[Public Papers of the Presidents of the United States: William J. Clinton (1995, Book II)]
[September 16, 1995]
[Pages 1365-1366]
[From the U.S. Government Publishing Office www.gpo.gov]

[[Page 1365]]

The President's Radio Address
September 16, 1995

    Good morning. Last week I spoke with you about what I believe must 
be done to reform our Nation's broken welfare system. I said that real 
welfare reform should reflect the values all of us as Americans share: 
work, personal responsibility, and family. And I challenged the Senate 
to put aside its partisan differences to stand up to ideological 
extremism and to find common ground and higher ground.
    Ever since the 1992 campaign, I've been appealing to Americans to 
join me in an effort to end welfare as we know it. Since I became 
President, I've been working to reform welfare State by State while 
pushing for national action in Congress.
    Our administration has freed 34 States from Federal rules to enable 
them to move people from welfare to work. We've offered all 50 States 
the opportunity to set time limits on welfare, require people to work or 
stay in school, give private employers incentives to work. And it's 
working. The welfare rolls are down, the food stamp rolls are down 
across America. But we still need national action in Congress.
    The votes taken this week by the United States Senate under the 
leadership of a bipartisan coalition of Democrats and moderate 
Republicans give us hope that a conclusion to this effort may only be 
days or weeks away.
    After months of sometimes bitter debate, we are now within striking 
distance of transforming the welfare system in four fundamental ways: 
First, people on welfare will have to work in return for the help they 
receive. Second, no one who can work will be able to stay on welfare 
forever. Third, we will begin to make work possible by providing child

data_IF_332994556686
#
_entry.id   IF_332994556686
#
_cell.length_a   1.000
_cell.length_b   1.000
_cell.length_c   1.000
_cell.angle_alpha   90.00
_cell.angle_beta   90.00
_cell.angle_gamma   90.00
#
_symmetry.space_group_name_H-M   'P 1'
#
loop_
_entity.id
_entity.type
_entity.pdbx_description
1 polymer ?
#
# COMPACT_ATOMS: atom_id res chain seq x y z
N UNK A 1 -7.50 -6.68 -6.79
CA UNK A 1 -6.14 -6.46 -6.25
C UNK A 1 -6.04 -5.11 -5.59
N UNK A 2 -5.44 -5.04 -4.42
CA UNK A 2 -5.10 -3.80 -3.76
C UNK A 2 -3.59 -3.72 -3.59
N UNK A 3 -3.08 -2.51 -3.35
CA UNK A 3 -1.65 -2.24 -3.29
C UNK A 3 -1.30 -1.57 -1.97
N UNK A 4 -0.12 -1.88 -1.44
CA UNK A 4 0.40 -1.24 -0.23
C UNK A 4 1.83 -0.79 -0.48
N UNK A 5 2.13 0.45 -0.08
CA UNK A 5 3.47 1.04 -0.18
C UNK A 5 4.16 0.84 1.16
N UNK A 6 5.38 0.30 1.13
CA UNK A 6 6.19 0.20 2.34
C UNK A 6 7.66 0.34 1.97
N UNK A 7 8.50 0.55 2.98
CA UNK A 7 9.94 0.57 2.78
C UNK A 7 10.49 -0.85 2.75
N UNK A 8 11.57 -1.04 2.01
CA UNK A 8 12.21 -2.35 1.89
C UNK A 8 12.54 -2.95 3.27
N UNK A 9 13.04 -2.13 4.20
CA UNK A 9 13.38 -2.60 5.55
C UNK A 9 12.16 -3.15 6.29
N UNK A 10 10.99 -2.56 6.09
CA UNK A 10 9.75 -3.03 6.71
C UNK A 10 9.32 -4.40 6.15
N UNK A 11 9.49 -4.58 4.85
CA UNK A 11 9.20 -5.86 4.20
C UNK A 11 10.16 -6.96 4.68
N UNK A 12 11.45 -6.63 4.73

care for mothers of young children. And fourth, we will put in place the 
toughest child support enforcement measures ever.
    It wasn't always this way. Not long ago, some in Congress wanted to 
punish children for the mistakes of their parents, and some still do. 
Others wanted to pretend that States could require mothers to work 
without the child care they need.
    But this week, an overwhelming bipartisan majority in the Senate 
rejected that course and began to insist that welfare reform should be 
about moving people from welfare to work, not simply cutting them off. 
Senators in both parties agreed to provide resources for child care.
    They agreed that States have a responsibility to maintain their own 
efforts to move people from welfare to work and to care for poor 
children and that States should have access to a contingency fund to 
protect against an economic downturn that would put people out of work 
and on welfare through no fault of their own. They also agreed on a 
revolutionary work performance bonus that I have urged that for the 
first time ever will reward States for placing welfare recipients into 
private sector jobs.
    They agreed that instead of just cutting off young unwed mothers, we 
should require them to live at home, stay in school, and turn their 
lives around. And if their homes are unsuitable, this bill provides 
incentives for States to establish second-chance homes, a part of our